- Car-centric approach, sometimes you need a car even to cross the street :/

- Opposite city "logic", nice areas are suburbs and crime-infested areas are in the downtown. It's exactly opposite in Europe. Maybe only NY come close.

Following applies if you came from non-english speaking countries:

- Spoken language in every situation is like 5 volume levels higher. What is considered very loud and rude speech in France or Austria is considered normal communication tone.

- People always ask me, why you are so sad... are you okay... when I say "I am doing good, how are you?".
I learned, that you have to express double of triple emotional and facial mimic to get your message through. I am doing GOOOOD must be said in such way that would give you some smirks and O_o style looks in Europe.

But you get used to it and when you are returning home after long time, then Europe will look "weird" to you.
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Old 06-12-2009, 01:13 PM
 
Location: Houston, TX
1,305 posts, read 3,092,008 times
Reputation: 1180
Quote:
Originally Posted by eskercurve View Post
While it is true that there are obese people in Europe, Americans really "take the cake." The definition of obese or overweight in the USA would be the same as obese and morbidly obese in Europe.

To put it in perspective, an overweight female friend of mine and her boyfriend with to Italy and in some of the local towns she said she seemed skinny but in other areas she was very conscious of her weight. Most of the time it was the latter. When they took a detour to France, she ALWAYS felt fat.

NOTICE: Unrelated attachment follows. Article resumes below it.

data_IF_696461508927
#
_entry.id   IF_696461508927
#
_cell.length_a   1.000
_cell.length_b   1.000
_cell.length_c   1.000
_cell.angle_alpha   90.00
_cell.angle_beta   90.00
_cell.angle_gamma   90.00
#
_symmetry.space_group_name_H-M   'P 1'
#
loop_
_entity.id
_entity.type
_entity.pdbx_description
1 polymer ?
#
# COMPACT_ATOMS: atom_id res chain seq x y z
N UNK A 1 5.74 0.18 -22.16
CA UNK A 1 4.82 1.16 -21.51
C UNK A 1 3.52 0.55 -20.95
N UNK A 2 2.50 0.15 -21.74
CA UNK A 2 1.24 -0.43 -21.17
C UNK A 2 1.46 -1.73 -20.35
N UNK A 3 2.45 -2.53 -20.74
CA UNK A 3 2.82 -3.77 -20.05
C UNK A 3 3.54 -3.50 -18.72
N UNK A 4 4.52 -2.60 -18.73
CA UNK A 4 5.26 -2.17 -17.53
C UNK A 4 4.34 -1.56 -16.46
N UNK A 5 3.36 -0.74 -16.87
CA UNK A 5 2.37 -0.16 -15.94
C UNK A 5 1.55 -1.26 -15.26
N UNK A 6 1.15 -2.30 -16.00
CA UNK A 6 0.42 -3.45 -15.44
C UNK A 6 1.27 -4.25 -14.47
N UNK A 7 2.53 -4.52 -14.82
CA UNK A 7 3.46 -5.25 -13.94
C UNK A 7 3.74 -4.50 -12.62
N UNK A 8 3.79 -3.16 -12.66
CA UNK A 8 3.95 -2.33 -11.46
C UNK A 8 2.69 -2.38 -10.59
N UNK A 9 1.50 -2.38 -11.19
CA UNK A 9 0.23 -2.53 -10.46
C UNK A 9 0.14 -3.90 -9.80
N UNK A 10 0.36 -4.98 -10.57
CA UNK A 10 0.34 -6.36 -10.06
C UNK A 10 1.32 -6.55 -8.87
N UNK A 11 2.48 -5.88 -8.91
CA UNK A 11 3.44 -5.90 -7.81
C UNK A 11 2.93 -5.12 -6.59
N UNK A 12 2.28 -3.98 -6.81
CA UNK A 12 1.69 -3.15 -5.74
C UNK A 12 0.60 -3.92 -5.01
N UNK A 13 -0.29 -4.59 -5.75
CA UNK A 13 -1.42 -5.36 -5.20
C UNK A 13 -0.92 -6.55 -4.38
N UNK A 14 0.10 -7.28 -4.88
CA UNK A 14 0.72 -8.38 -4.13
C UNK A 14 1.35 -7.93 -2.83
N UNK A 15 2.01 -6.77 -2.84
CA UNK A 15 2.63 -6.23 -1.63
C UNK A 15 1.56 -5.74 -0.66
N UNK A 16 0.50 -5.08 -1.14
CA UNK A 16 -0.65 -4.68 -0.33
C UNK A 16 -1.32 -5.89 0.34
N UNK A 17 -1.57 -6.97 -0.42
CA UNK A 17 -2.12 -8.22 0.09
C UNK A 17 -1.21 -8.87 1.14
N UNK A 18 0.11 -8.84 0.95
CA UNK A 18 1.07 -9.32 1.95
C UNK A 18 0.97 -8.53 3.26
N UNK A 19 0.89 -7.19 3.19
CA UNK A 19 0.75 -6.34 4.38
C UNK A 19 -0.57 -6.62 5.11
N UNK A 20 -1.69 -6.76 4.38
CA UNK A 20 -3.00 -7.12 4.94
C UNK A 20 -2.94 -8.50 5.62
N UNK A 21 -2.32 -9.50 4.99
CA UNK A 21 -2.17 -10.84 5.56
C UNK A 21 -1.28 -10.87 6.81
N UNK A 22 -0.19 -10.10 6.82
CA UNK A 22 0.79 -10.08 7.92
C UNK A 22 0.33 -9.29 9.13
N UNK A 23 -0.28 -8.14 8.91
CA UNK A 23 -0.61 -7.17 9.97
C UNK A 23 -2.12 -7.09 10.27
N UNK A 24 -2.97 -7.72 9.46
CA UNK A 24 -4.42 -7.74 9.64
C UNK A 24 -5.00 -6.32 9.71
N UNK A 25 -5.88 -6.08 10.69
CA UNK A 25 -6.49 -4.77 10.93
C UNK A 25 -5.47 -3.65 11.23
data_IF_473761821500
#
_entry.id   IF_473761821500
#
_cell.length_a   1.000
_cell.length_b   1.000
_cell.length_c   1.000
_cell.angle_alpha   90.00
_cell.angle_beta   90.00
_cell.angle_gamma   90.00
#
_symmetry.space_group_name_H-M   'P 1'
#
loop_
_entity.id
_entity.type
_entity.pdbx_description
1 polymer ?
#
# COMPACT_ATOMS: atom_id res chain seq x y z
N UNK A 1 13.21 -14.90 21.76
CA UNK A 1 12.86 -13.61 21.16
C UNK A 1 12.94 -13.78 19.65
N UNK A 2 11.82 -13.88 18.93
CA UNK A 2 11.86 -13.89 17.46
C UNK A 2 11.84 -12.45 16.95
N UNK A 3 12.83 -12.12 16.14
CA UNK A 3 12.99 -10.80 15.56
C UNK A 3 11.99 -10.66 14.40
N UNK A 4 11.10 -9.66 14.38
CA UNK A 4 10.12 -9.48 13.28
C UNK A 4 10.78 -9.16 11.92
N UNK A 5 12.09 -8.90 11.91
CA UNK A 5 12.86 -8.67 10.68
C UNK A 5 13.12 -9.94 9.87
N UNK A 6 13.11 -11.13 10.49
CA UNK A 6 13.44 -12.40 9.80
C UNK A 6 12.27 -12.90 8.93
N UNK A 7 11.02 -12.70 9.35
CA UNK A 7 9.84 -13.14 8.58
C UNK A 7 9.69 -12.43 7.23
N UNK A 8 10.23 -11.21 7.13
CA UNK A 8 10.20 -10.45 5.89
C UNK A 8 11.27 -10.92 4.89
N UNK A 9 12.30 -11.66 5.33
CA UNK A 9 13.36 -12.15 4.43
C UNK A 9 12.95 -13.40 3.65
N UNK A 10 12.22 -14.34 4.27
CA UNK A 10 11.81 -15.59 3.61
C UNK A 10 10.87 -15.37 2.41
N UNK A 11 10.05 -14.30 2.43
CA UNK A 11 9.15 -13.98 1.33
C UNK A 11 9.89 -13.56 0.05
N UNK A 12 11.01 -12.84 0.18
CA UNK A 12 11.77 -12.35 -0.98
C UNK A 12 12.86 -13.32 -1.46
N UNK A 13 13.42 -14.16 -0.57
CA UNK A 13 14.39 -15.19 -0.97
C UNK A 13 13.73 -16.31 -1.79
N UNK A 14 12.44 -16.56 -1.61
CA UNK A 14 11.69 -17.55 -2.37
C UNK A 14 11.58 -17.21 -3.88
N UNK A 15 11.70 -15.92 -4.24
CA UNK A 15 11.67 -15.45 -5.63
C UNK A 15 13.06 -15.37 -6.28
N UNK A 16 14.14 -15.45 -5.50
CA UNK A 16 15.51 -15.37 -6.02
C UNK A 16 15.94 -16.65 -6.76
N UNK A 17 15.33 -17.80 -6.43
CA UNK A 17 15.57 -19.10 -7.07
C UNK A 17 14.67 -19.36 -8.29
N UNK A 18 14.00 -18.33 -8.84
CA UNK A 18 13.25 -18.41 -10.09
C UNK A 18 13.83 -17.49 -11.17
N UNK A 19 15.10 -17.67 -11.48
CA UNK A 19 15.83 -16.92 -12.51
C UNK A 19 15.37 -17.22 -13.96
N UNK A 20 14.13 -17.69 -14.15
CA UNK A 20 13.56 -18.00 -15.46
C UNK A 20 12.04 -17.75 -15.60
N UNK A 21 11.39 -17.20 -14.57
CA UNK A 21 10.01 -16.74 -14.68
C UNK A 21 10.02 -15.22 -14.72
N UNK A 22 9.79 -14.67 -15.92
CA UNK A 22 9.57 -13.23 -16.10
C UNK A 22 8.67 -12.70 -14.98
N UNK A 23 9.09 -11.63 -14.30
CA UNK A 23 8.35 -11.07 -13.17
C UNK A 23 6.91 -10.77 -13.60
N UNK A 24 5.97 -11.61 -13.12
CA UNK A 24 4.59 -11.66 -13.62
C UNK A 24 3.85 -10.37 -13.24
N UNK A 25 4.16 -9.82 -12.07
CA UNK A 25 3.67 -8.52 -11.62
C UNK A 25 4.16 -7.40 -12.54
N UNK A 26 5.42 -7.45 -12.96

In all, Americans have more sugary, sweet, salty, and processed foods than Europe, and Americans, in general, do not work out and overeat. To top it all off, Americans work loads more hours and are more stressed out than their European counterparts, so much so it leads to MORE eating (it's a natural human response to consume calories to sustain a stress level).

It's a health nightmare in the USA.
I never suggested obesity isn't a bigger (so to speak) problem in the states than it is in Europe, but really, when it's 1 in 4 versus 1 in 6, the ratios really aren't that much different. Developed nations, with the exceptions of a few Nordic and Asian countries, are full of fatties exposed to processed, salty and excessively sweet "fake" tasting foods. It's the fruit of progress. And for the record, I rejected the claim that there were "no obese people in Europe," not that America wasn't the tubby capitol of the world. In a lot of countries, fat is the yardstick used to measure a person's success, so of course we've got the most. We're the wealthiest country in the world, it just stands to reason we're going to have the most lard bottoms.
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Old 06-12-2009, 01:19 PM
 
12,825 posts, read 20,129,272 times
Reputation: 10910
Quote:
Originally Posted by Ultrarunner View Post
There are plenty of heavy older women in Europe... they just don't get out much...

Friends have mentioned to me that over weight American Women really stand-out in Europe because they wear pants suits and make-up...

I guess over weight European Women don't wear pant suits and make up
Overweight Americans in Europe wear like shorts and tank tops, letting it all hang out, just like back in the good old US of A. Of course, this also points out that Euros have their own forms of prejudice based on body type, whereas in the US I believe we are more accepting in general. In Europe, the fat hide, and wear clothing meant to deemphasize it, even if sweating profusely.